THE NEW YORK TIMES NUMBER ONE BESTSELLER
THE SUNDAY TIMES NUMBER ONE BESTSELLER
SHORTLISTED FOR THE WELLCOME BOOK PRIZE 2017
'Finishing this book and then forgetting about it is simply not an option...Unmissable' New York Times
At the age of thirty-six, on the verge of completing a decade’s training as a neurosurgeon, Paul Kalanithi was diagnosed with inoperable lung cancer. One day he was a doctor treating the dying, the next he was a patient struggling to live.
When Breath Becomes Air chronicles Kalanithi’s transformation from a medical student asking what makes a virtuous and meaningful life into a neurosurgeon working in the core of human identity – the brain – and finally into a patient and a new father.
What makes life worth living in the face of death? What do you do when when life is catastrophically interrupted? What does it mean to have a child as your own life fades away?
Paul Kalanithi died while working on this profoundly moving book, yet his words live on as a guide to us all. When Breath Becomes Air is a life-affirming reflection on facing our mortality and on the relationship between doctor and patient, from a gifted writer who became both.
APPLE BOOKS REVIEW
Just as he was poised to reap the benefits of his punishing training as a neurosurgeon, Paul Kalanithi was diagnosed with terminal cancer. His story is a punch to the gut: a powerful reminder that life is something that happens moment to moment and that “the future” isn’t something we can plan out. Beautifully written, thought-provoking, sob-inducing, When Breath Becomes Air is also a fascinating exploration of the relationship between doctor and patient and the heavy moral responsibilities of the medical professions. By the time we got to Lucy Kalanithi’s epilogue—a love letter to her dead husband and infant daughter—our heart was bursting with sadness but also gratitude.
Author and physician Kalanithi had nearly completed his residency in neurosurgery at Stanford when he was diagnosed with Stage lV lung cancer at the age of 36. Despite the stubborn progression of his disease, Kalanithi was able to write, work, and delve into a number of profound issues before the end of his life, documented here (his wife provides the epilogue). As a youth in Arizona, Kalanithi was unsure whether he wanted to pursue medicine, as his father did, or if literature and writing were his calling. This inspiring memoir makes it clear that he excelled at both. Kalanithi shares his career struggles, bringing readers into his studies at Yale (including cadaver dissection), the relentless demands of neurosurgery, and the life-and-death decisions and medical puzzles that must be solved. After he begins cancer treatment, Kalanithi strives to define his dual role as physician and patient, and he weighs in on such topics as what makes life meaningful and how one determines what is most important when little time is left. He also shares the challenges of colleagues: an oncologist who walks a tightrope between hope and honest reality; a fellow doctor who commits suicide after losing a patient; Kalanithi's wife, also a doctor, bearing witness to her husband's decline even as she gives birth to their child. This deeply moving memoir reveals how much can be achieved through service and gratitude when a life is courageously and resiliently lived.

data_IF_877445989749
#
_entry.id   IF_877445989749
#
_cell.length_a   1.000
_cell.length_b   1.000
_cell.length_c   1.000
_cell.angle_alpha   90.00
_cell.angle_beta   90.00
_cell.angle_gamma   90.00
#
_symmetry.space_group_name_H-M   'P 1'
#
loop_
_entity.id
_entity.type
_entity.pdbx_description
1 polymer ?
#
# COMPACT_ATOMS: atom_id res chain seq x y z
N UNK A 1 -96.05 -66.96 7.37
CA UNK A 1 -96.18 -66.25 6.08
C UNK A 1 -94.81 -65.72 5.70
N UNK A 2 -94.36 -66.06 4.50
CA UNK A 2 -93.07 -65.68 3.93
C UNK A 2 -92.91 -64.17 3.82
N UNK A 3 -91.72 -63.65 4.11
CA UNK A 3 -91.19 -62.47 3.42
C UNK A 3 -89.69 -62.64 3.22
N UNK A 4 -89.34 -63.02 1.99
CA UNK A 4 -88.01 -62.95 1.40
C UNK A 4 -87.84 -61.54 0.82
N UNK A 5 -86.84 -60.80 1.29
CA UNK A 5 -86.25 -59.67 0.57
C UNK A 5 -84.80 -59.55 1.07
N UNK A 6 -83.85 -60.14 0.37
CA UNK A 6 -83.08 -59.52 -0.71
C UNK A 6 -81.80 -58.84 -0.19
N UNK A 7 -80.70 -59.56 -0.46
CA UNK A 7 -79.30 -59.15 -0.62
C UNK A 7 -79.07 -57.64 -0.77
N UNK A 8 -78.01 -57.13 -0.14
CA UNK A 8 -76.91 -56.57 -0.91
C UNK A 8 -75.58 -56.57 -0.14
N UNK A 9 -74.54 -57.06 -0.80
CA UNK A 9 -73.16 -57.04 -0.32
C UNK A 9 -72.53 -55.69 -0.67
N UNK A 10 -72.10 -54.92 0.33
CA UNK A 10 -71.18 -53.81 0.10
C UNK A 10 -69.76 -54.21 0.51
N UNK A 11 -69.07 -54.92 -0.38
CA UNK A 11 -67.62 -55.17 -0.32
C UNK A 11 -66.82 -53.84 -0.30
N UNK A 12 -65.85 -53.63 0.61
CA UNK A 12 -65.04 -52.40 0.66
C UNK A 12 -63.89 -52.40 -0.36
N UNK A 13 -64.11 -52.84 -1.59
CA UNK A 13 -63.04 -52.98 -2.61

Customer ReviewsSee All
I highly recommend for anyone to read this book, Paul is a phenomenal writer and brings his audience along on a rise sharing the most intimate, hilarious and painstaking moments of his life. I finished it in 2 days!
Worth every tear
How lucky we are to be able to read this story. To share this journey of living and dying.
When Breath Becomes Air
Paul was an extremely clever and insightful man. What drew me to his book was the fact my own father died at age 36 of a heart attack no-one saw coming. He had two attacks in the one day and was gone within hours that same day. It has stayed with my sister and I all our lives. She was six at the time and I was nine. We had no family in Australia only our mother as they were Dutch migrants.
The love and support of family, and Paul’s constant thoughts of your and Cady’s future Lucy showed me the kind of man he was.
Not only brilliant, hard working and always seeing his own faults, writing about them and changing his thinking through time. I found his story incredibly interesting, and read it very quickly.
No one could have written a better narrative than someone having lived it all. Amazing just amazing.
I too was no longer religious, but Paul’s thoughts later on in life had a profound effect on me. How true was the way he interpreted Science, as well as Religion, concerning true and false interpretations by both parties - it really had me thinking.
I was so glad he had you for support Lucy, and that you both had beautiful, darling Cady. What a difference she made to his time left, and to your love and memories as a family. He will also live on through Cady.
So many of us don’t appreciate the love of an extended family from both sides, and bicker about the smallest things.
Both Paul and your insight made one stop and think about trivialities and look at the big and fortunate picture.
Thank you to all who helped finish the book and have it published. My life is richer as a result.